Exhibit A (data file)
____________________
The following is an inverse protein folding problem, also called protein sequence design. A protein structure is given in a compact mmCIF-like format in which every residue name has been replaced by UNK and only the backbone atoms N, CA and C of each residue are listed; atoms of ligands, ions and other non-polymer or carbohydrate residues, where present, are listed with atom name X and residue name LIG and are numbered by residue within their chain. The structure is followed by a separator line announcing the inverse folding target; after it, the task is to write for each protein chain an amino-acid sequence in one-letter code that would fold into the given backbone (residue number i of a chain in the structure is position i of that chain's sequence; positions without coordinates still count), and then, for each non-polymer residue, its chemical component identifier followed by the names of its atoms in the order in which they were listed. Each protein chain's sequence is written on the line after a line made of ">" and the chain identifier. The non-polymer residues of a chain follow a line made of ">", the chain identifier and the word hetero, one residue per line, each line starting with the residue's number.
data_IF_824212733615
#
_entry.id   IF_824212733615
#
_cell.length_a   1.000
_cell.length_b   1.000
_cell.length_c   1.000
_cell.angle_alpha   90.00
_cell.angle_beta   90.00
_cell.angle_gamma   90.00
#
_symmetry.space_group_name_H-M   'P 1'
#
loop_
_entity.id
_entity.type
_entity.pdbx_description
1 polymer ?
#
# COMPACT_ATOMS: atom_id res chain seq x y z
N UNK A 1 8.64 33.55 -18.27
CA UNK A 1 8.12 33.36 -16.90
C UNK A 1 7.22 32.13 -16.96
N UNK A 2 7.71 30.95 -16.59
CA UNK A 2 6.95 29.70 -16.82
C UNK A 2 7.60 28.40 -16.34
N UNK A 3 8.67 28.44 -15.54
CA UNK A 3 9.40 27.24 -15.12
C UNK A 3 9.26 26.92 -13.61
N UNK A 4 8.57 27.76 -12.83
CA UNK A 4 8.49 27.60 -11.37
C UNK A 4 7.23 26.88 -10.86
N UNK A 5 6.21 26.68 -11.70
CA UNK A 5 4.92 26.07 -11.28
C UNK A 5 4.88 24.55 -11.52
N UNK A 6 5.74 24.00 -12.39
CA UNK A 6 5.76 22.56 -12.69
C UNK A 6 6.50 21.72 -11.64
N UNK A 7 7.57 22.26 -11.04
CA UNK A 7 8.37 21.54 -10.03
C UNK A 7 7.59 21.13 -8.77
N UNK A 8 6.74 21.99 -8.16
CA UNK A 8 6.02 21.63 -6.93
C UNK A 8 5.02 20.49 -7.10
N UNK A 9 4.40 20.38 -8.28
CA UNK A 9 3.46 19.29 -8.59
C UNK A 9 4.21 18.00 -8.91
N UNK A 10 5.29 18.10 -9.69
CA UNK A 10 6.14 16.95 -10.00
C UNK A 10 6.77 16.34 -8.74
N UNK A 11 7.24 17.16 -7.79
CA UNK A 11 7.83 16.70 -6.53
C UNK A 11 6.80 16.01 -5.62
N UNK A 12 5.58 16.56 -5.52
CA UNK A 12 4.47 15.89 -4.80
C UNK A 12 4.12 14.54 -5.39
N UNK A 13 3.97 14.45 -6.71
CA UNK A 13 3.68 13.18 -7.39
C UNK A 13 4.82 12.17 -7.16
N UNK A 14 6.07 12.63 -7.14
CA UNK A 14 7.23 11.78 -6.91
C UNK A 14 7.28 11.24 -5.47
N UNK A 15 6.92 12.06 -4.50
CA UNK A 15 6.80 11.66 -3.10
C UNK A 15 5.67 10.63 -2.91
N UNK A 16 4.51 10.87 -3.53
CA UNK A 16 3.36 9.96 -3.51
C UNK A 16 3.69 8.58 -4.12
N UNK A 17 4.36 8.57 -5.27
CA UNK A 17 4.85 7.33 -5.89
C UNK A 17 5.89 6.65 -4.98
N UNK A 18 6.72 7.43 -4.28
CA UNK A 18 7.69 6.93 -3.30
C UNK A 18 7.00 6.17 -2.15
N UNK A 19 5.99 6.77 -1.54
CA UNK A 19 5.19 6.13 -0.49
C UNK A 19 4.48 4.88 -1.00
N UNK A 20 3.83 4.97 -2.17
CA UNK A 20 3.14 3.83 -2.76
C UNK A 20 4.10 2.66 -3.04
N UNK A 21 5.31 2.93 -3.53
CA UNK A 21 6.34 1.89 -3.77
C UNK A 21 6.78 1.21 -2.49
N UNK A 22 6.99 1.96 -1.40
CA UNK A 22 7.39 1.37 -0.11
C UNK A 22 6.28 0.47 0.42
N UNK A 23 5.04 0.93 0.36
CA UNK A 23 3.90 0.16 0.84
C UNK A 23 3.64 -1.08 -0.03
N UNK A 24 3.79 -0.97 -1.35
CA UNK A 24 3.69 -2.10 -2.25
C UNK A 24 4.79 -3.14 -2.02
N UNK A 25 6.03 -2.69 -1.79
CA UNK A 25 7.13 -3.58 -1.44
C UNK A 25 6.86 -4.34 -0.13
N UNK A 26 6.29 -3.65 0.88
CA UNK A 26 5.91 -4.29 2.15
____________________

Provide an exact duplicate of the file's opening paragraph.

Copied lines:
The following is an inverse protein folding problem, also called protein sequence design. A protein structure is given in a compact mmCIF-like format in which every residue name has been replaced by UNK and only the backbone atoms N, CA and C of each residue are listed; atoms of ligands, ions and other non-polymer or carbohydrate residues, where present, are listed with atom name X and residue name LIG and are numbered by residue within their chain. The structure is followed by a separator line announcing the inverse folding target; after it, the task is to write for each protein chain an amino-acid sequence in one-letter code that would fold into the given backbone (residue number i of a chain in the structure is position i of that chain's sequence; positions without coordinates still count), and then, for each non-polymer residue, its chemical component identifier followed by the names of its atoms in the order in which they were listed. Each protein chain's sequence is written on the line after a line made of ">" and the chain identifier. The non-polymer residues of a chain follow a line made of ">", the chain identifier and the word hetero, one residue per line, each line starting with the residue's number.